Skis have changed dramatically in the past two decades. I recently dug out my classic K2 KVC Comps – pearl white with neon pink highlights – and my first thought was: How did I ever ski on these beasts? And the fact is, I loved those skis. Which just proves how far ski technology has come since I brought those K2s home in the late 1980s.
Today, it’s next to impossible to buy a bad pair of skis. When use a site like Skis.com you will get get a variety of choices and a ton of help from your customer service. But it’s far too easy to buy the wrong skis. That’s because skis, like skiers, run the gamut, with different price points and different performance points. Ideally, you want the ski that best reflects your style, and your ability.
To determine several guidelines, we consulted with Brendan Michell, Summit Sports sales manager. With more than two decades in the industry, working in both retail and directly with the manufacturers, Michell is an expert at matching the ideal ski for every skier. Much like buying ski boots, Michell understands the right ski can make a world of difference.
First, though, determine whether you need new skis. Many skiers don’t realize the physical forces at work on the boards. While all skis are designed to perform, the sheer physics involved mean that your boards have a limited lifespan.
“A ski has an average life of about three to five years,” said Brendan. “Skis are just a bunch of layers. It’s wood, and foams, it’s plastics, it’s epoxies, resins and fiberglass, all built layer on layer. Most skis built today are laminates. Which means the bottom layers are always longer than the top layers, and every time the ski flexes, all those layers sheer on each other.
“Over time, the core is fine and fiberglass is fine, but the adhesion of the layers to each other breaks down, and the ski doesn’t have the same spring that it used to have,” he said. “It’ll get you down the hill, but you won’t have anywhere near the power transmission or the energy boost that you get when you rock back and load the tail of a ski, exploding out of a turn. That stuff fades.”
We refer to that phenomenon as skis getting “banged out.” That’s exactly what happened to my KVC Comps. So how do you know when it’s time to upgrade?
“What I ask most customers is, ‘Where do you want to go? What do you want to get out of it?'” said Michell. “Twenty years ago, we spent a lot of time making sure skiers didn’t get in way over their heads. Because if they bought too much ski, they’d work way too hard, they’d get really frustrated and tired, they would not have a good time. And the only association they’re making is ‘I spent $1,000, and I’m dying out here.’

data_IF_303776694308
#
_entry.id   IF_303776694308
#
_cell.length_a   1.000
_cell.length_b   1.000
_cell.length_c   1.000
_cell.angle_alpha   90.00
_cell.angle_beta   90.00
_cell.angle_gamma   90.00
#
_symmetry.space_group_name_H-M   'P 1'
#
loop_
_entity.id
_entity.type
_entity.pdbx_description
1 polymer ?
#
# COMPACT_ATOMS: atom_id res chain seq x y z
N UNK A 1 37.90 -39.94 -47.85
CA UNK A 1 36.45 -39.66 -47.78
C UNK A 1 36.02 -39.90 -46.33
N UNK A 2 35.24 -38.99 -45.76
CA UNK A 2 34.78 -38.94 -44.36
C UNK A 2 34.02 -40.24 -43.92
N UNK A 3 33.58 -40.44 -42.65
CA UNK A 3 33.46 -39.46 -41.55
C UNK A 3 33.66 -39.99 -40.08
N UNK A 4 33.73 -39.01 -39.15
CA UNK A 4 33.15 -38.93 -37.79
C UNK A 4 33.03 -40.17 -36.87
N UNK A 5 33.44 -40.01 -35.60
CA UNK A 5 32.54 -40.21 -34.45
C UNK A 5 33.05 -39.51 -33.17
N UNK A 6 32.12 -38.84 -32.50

“Today, skis are like a Porsche 911,” he said. “You can take any driver, stick them behind the wheel of a 911, and they can drive it. That fear element is gone. But are they getting the full $90,000 benefit out of it? That’s the big question.”
“And that has to do with where you’re going to take it, and how hard you’re going to push it,” said Michell. “So we swing that conversation to, ‘Where do you want to go (skiing), and what are your expectations?’ Depending on that, skiers are realizing they don’t need as much ski as they think they need.”
Aside from terrain parks, where freestyle skis reign, destinations include traditional “alpine” (groomed runs at lift-served areas with varying levels of difficulty), “backcountry” (untracked, potentially unstable terrain without lifts or patrols – just you, your skills and the mountain) and “sidecountry” (lift-accessible backcountry terrain just beyond resort boundaries, typically accessed through marked gates).
“Much crossover now occurs between these styles, and some skiers regularly migrate between groomed slopes and riskier, off-piste terrain,” said O’Donoghue. “Many skis are engineered to perform well in either environment.”
To get an idea of how much ski you need, Michell suggests the following metrics: Width, side-cut, length, construction/sidewall, and metal vs. non-metal.